THIS ARTICLE IS MORE THAN FIVE YEARS OLD
This article is more than five years old. Autism research — and science in general — is constantly evolving, so older articles may contain information or theories that have been reevaluated since their original publication date.
Five years ago, scientists saw an exciting pattern emerge from sequencing studies of people with autism: Many of the mutations they picked up affect the function of synapses, the junctions between neurons.
There are trillions of synapses in the human brain, linking billions of neurons. Still, calling autism a ‘disorder of the synapse’ gave it encouraging specificity. More data, they hoped, would narrow this spotlight to pinpoint a handful of pathways that could be targets for autism drugs.
Instead, the spotlight has become a floodlight.
In studies over the past few years, most of the genes that have emerged as the strongest autism candidates have turned out to be regulators — meaning that they regulate the expression of hundreds, if not thousands, of other genes. What’s more, some of the target genes are themselves regulators, and may even loop back to influence the candidate gene.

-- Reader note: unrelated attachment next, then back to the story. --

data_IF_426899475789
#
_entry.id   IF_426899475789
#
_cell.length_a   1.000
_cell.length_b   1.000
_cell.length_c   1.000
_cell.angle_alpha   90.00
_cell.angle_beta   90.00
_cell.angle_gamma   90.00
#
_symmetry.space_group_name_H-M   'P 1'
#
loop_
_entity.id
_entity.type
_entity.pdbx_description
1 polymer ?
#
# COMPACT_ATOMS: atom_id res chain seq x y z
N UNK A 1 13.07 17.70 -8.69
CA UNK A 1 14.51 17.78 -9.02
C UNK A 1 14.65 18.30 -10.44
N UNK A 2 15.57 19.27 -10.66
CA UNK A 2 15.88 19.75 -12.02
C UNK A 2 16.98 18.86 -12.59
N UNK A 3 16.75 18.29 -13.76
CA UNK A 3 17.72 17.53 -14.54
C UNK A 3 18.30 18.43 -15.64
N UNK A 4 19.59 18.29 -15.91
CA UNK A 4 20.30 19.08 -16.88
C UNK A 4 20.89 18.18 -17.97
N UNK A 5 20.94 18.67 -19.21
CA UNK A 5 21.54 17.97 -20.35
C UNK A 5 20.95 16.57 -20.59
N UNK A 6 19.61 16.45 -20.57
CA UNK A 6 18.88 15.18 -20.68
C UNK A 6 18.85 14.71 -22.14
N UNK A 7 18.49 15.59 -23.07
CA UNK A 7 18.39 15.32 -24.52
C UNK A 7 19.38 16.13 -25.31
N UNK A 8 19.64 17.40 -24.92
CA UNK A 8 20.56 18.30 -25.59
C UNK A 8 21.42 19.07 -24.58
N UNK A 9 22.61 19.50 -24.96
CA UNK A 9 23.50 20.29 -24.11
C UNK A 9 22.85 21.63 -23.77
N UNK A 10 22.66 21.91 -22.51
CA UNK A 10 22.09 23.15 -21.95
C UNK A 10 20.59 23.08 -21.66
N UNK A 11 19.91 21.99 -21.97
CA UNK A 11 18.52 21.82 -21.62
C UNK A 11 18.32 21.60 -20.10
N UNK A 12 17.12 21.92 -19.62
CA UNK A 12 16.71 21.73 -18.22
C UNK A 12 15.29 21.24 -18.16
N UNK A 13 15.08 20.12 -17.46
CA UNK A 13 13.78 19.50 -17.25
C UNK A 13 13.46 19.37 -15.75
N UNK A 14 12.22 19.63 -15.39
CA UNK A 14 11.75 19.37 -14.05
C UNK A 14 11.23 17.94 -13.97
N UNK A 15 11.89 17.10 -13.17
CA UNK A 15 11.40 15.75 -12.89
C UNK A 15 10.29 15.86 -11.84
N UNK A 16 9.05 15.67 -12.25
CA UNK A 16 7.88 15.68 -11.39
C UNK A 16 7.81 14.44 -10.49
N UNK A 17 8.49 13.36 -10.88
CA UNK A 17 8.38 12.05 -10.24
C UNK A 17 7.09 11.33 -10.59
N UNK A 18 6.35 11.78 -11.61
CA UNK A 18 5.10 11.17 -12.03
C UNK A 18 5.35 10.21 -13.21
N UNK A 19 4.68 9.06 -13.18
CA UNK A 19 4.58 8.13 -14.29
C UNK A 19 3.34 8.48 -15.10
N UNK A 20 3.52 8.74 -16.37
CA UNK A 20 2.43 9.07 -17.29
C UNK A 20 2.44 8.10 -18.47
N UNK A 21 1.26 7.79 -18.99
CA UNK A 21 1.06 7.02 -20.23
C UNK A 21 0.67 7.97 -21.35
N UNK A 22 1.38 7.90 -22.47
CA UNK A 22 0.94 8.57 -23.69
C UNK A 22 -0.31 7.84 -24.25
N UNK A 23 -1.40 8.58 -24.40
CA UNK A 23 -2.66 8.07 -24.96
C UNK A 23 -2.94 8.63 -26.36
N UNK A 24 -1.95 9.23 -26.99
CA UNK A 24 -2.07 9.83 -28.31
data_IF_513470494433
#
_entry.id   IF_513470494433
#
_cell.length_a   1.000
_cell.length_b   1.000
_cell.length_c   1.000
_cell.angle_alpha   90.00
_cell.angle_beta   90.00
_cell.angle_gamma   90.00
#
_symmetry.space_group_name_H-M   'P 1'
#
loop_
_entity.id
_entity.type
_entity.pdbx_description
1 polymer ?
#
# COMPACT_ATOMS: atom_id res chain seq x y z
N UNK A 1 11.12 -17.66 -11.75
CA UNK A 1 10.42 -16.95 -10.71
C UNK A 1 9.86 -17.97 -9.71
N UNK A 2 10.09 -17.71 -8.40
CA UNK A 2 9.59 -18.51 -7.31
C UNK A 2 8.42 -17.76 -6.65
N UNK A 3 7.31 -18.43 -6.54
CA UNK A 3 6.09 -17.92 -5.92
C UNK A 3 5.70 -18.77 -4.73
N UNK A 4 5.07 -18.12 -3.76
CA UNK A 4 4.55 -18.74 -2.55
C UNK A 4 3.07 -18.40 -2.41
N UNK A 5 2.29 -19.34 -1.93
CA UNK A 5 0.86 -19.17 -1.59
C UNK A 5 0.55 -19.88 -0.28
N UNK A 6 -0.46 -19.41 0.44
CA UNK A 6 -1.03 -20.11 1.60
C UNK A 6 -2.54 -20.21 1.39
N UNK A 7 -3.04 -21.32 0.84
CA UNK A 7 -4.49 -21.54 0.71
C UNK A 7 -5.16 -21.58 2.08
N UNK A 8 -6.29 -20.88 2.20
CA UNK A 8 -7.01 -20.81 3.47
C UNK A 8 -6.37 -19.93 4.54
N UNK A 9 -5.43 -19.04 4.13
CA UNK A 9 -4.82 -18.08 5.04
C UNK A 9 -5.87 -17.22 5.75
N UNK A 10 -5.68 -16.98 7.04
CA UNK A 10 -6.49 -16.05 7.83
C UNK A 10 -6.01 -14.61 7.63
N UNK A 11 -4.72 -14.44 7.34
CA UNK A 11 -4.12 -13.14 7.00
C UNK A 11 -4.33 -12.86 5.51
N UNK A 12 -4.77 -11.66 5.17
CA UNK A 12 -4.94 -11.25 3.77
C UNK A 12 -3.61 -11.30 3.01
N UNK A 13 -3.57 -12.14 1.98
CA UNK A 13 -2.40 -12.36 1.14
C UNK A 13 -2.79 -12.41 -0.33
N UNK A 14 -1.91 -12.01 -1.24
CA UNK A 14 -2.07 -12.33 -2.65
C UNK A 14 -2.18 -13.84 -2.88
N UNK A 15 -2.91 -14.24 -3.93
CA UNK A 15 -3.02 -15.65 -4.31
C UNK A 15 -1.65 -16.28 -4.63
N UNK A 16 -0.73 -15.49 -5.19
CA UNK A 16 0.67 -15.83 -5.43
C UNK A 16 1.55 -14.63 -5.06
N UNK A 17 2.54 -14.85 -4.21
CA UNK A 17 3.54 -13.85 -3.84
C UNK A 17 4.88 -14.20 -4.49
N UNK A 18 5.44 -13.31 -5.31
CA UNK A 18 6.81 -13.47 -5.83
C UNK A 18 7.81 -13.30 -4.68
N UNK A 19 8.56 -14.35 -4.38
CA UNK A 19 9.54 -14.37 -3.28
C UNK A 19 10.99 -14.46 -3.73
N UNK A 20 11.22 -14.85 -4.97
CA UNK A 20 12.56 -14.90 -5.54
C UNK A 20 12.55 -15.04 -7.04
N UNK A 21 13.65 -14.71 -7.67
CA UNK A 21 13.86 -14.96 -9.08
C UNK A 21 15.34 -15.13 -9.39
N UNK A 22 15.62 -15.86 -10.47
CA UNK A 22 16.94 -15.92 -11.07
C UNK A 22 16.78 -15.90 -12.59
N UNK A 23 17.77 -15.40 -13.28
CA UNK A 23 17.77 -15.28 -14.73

“If autism has taught us anything, it’s that however complex you think it might be, it’s actually more complex,” says Stephan Sanders, assistant professor of psychiatry at the University of California, San Francisco School of Medicine.
That autism involves so many regulators shouldn’t come as a surprise. The defective gene in fragile X syndrome, which often leads to autism, controls more than 800 other genes, including about 90 autism candidates1. And MeCP2, the gene mutated in Rett syndrome, another autism-related disorder, regulates thousands of genes.
Many researchers see this complexity as an opportunity: One way forward, they say, is to home in on a few specific pathways that repeatedly turn up among the candidates.